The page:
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Mesmerizing Marine Mimics: Decoys of the Deep

This post is the fourth in a six post series outlining the evolution of mimicry within the ocean realm. These posts detail various ways in which organisms may copy other organisms in appearance and behavior, and the evolutionary context for how these mimic-model pairings have come to be. The first entry in this series goes over some fundamental introductory concepts and definitions regarding mimicry in general.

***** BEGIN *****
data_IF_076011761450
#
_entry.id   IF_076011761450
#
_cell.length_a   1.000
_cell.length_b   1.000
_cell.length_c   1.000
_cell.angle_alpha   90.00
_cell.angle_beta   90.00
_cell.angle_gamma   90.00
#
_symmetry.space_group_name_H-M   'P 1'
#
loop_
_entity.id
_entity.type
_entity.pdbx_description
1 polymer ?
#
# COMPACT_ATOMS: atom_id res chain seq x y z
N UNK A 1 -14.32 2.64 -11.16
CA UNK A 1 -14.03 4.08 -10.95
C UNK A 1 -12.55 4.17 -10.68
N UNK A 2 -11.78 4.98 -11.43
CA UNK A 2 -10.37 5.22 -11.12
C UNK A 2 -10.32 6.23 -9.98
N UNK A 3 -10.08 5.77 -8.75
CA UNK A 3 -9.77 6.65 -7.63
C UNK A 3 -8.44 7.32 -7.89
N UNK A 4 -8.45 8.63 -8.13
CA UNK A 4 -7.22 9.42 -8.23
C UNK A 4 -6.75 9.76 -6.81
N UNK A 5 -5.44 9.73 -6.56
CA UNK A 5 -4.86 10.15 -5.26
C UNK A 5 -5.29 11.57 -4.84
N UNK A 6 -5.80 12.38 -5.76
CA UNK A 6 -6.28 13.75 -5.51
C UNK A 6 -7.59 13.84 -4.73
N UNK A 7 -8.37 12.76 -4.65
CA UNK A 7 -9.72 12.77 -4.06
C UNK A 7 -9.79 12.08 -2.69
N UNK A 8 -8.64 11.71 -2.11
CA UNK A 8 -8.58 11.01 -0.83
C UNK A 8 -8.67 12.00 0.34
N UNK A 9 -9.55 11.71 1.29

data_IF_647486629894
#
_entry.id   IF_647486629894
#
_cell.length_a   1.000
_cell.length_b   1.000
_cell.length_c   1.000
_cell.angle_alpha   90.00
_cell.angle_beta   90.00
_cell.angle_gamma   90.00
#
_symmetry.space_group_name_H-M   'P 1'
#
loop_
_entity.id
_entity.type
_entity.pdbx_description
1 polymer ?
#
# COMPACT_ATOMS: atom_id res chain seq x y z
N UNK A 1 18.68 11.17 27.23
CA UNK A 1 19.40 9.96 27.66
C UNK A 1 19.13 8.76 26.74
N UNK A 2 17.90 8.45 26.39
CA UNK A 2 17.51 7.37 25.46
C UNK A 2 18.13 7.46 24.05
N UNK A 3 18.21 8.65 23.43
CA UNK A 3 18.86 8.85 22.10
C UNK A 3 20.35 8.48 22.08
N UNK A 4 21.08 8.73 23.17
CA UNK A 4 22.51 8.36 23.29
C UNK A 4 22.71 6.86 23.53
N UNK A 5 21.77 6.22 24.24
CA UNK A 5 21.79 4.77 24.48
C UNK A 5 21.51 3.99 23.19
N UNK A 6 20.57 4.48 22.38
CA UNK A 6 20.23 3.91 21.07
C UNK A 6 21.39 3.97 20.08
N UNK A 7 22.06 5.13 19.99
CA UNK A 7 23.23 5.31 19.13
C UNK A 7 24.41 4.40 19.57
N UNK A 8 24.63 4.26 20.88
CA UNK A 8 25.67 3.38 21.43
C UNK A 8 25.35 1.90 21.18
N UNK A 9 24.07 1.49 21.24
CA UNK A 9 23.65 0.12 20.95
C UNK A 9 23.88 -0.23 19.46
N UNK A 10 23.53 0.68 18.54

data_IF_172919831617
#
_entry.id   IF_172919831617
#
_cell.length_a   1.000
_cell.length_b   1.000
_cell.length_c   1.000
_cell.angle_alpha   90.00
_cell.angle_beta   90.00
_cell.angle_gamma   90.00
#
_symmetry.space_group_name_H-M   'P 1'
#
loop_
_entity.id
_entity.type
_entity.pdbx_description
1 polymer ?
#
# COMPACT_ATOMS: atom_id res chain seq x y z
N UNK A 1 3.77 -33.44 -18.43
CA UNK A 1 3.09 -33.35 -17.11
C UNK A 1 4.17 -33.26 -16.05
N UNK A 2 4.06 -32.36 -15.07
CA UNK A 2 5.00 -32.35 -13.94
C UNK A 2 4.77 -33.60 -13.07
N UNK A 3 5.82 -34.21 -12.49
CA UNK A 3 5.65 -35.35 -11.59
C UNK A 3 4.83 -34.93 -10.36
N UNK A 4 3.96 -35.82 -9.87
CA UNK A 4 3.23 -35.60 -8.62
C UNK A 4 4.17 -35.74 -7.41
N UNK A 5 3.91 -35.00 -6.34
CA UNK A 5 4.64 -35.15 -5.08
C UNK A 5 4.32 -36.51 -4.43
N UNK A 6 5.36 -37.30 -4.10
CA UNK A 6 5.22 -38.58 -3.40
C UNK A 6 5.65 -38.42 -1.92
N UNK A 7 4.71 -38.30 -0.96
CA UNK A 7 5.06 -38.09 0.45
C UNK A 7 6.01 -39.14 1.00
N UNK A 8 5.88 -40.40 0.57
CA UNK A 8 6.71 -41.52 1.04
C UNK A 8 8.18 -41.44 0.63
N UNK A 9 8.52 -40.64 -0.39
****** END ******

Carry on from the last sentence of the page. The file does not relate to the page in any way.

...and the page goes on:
Up until this point in this post sequence on mimicry in ocean ecosystems, there has been a focus on examples of animals that have evolved to strongly resemble another species, entirely and completely, in regards to appearance and behavior. But not every mimic goes for copying the whole shebang. Sometimes, just mimicking a specific body part of another creature is all you need to get the job done. Or maybe a tiny portion of your own body is sufficient to parrot the entire visage of a smaller species. I like to call this particular flavor of deception “fractional mimicry”, because instead of whole organisms mimicking other whole organisms, it is organisms mimicking other organisms that are in radically different size classes, necessitating evolutionarily ingenious use of specific regions of the body, or the resemblance of such regions. Fractional mimicry works through the broad manipulation of shape and color, and more importantly, the perception of shape and color in other organisms. I’ve already talked about a species that uses fractional mimicry earlier in this post series; the mimic octopus, which can use a subset of its tentacles to mimic a sea snake, or poke just its stalked peepers out of the sand to mimic a partially buried mantis shrimp. In the same blog post, I talk about a jawfish that is likely mimicking the tip of one of the tentacles of the mimic octopus, following the octopus closely as it moves across the ocean floor: this situation is an example of “fractional mimicry” as I’ve defined it, as the whole body of the fish is used to imitate a small portion of the entire octopus.